However, once a target is assessed as a valid “military objective,” the impact of gender is reversed in conducting a proportionality assessment. The principle of proportionality requires ensuring the anticipated harm to civilians and civilian objects is not “excessive” compared to the anticipated military advantage of an attack. But in assessing the anticipated advantage and anticipated civilian harms, the calculated “military advantage” can include the expected reduction of the commander’s own combatant casualties as an advantage – in other words, the actual loss of civilian lives can be “offset” by the avoidance of prospective military casualties. This creates the de facto result that “the lives of combatants, the vast majority of whom are men,” are weighed as more important “than those of civilians” – who in a battlefield context, are often disproportionately women. Taking these applications of IHL into account, we can conclude that a gendered dimension is present in the operational aspect of this branch of law.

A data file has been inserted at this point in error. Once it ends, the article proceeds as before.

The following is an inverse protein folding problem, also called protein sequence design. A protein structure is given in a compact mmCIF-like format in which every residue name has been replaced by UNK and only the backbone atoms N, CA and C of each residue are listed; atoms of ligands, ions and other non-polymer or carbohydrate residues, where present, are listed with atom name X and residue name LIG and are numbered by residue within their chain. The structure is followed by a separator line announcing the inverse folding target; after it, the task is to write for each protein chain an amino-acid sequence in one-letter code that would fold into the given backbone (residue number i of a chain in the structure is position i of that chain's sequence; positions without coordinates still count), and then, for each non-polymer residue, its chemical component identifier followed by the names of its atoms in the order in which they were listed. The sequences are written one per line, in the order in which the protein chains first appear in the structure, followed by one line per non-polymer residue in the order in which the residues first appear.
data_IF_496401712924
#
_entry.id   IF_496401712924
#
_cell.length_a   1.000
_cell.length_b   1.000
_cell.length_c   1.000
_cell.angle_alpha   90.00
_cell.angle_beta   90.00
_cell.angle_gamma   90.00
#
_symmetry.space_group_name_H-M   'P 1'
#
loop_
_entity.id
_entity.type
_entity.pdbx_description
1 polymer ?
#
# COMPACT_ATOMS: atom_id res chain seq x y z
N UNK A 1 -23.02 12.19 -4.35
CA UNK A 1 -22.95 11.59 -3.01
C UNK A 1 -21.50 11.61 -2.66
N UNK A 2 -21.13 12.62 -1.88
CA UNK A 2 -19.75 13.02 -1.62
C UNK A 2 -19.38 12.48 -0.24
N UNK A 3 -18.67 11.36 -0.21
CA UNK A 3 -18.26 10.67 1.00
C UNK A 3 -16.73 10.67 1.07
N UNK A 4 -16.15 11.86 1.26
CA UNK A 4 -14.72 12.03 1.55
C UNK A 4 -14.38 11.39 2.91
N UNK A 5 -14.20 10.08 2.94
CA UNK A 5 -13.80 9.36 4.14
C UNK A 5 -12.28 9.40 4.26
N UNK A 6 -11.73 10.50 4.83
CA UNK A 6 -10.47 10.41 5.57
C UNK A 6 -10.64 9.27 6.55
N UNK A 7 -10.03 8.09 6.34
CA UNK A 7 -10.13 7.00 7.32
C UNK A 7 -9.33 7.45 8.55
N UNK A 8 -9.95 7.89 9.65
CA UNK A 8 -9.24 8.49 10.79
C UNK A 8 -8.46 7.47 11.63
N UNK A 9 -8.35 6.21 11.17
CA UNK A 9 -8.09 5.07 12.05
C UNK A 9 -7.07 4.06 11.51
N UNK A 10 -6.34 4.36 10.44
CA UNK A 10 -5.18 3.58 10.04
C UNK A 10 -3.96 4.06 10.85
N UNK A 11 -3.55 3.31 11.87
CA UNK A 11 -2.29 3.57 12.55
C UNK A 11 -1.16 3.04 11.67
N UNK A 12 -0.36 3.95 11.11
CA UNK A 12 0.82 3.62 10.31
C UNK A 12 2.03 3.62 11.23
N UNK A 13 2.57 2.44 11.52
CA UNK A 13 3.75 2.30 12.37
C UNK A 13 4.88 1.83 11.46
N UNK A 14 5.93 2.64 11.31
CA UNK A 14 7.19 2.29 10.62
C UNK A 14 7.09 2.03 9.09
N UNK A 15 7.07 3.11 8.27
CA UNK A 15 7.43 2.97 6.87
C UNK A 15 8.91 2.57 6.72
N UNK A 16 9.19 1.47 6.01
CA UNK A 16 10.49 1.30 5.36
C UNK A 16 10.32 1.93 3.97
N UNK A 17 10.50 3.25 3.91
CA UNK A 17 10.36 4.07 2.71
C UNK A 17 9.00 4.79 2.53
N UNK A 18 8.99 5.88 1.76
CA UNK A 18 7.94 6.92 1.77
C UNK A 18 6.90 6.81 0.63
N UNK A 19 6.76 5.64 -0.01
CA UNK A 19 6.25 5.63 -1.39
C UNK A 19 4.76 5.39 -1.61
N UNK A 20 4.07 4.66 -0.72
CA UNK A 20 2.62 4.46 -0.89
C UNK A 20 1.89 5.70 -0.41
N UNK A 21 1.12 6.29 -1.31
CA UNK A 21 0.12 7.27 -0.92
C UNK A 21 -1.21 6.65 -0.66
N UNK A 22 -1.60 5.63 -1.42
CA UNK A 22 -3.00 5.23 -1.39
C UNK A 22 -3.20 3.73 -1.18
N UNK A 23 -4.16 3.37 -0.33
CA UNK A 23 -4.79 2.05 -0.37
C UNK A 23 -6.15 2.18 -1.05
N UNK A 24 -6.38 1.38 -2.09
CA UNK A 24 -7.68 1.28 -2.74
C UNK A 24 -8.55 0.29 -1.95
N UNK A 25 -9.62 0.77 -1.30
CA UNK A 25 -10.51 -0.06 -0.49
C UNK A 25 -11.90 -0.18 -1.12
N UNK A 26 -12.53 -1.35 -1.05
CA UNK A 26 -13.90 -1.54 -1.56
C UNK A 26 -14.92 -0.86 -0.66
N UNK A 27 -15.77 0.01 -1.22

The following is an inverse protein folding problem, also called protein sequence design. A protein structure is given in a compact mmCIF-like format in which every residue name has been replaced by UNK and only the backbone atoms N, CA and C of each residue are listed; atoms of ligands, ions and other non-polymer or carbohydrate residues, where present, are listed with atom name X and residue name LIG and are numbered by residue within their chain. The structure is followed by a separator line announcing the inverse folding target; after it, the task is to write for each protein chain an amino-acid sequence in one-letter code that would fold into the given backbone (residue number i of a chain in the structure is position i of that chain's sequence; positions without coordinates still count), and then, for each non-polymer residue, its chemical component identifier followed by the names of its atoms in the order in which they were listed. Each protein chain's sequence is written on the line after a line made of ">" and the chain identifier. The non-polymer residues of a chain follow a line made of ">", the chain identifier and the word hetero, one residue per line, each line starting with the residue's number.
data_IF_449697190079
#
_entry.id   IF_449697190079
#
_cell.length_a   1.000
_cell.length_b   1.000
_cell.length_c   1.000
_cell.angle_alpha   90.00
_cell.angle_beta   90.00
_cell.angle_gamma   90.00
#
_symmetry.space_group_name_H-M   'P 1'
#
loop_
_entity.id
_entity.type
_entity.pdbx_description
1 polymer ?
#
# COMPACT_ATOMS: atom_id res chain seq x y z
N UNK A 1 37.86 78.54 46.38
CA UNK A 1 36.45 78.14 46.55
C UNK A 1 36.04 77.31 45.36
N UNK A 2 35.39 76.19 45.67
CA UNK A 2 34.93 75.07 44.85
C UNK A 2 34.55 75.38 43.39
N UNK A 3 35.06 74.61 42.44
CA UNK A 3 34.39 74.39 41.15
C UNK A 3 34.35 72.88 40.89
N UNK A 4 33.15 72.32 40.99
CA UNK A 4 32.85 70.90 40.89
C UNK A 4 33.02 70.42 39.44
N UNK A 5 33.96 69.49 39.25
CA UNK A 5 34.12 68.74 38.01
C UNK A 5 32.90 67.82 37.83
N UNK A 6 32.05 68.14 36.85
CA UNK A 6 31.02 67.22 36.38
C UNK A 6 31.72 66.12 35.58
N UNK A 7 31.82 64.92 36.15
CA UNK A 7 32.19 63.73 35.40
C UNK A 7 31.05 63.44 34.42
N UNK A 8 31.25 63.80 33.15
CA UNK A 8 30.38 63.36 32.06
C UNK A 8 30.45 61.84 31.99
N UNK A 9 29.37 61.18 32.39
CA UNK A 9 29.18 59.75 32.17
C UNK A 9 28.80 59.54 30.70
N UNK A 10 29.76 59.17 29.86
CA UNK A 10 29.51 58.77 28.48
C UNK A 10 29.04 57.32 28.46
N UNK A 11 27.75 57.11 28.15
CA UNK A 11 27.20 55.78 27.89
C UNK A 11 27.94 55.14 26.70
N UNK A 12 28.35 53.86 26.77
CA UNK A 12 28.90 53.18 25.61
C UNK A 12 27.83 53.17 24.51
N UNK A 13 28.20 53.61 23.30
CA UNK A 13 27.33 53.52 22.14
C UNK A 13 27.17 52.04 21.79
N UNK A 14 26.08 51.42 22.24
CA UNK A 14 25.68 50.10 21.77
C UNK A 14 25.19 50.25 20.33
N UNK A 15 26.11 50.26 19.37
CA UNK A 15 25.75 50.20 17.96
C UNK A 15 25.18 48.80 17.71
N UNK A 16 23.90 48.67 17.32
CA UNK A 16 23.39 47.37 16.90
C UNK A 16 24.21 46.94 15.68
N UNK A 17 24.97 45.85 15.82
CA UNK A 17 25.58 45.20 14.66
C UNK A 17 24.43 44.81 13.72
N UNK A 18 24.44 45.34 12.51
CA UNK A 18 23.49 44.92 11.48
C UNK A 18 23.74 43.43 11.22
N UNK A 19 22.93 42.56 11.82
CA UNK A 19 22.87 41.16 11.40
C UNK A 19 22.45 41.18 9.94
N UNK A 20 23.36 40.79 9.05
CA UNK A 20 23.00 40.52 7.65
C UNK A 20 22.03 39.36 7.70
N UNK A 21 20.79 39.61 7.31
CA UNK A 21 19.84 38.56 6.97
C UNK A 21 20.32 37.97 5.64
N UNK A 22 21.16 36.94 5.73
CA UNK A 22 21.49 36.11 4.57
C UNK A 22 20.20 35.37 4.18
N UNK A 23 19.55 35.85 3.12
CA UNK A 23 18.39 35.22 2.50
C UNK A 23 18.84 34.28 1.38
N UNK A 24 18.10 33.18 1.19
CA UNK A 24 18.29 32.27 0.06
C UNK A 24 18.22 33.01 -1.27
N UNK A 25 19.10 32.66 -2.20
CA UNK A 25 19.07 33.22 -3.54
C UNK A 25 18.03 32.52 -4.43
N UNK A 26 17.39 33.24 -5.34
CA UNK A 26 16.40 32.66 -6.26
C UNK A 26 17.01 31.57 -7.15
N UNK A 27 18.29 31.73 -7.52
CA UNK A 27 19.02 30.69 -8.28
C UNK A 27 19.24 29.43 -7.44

AI Application of IHL Principles

New technologies, particularly AI, have been increasingly deployed to assist commanders in their targeting decisions. Specifically, machine-learning algorithms are being used to process massive amounts of data to identify rules or patterns, drawing conclusions about individual pieces of information based on these patterns. In warfare, AI already supports targeting decisions in various forms. For instance, AI algorithms can estimate collateral damage, thereby helping commanders undertake the proportionality analysis. Likewise, some drones have been outfitted with AI to conduct image-recognition and are currently being trained to scan urban environments to find hidden attackers – in other words, to distinguish between civilians and combatants as required by the principle of distinction.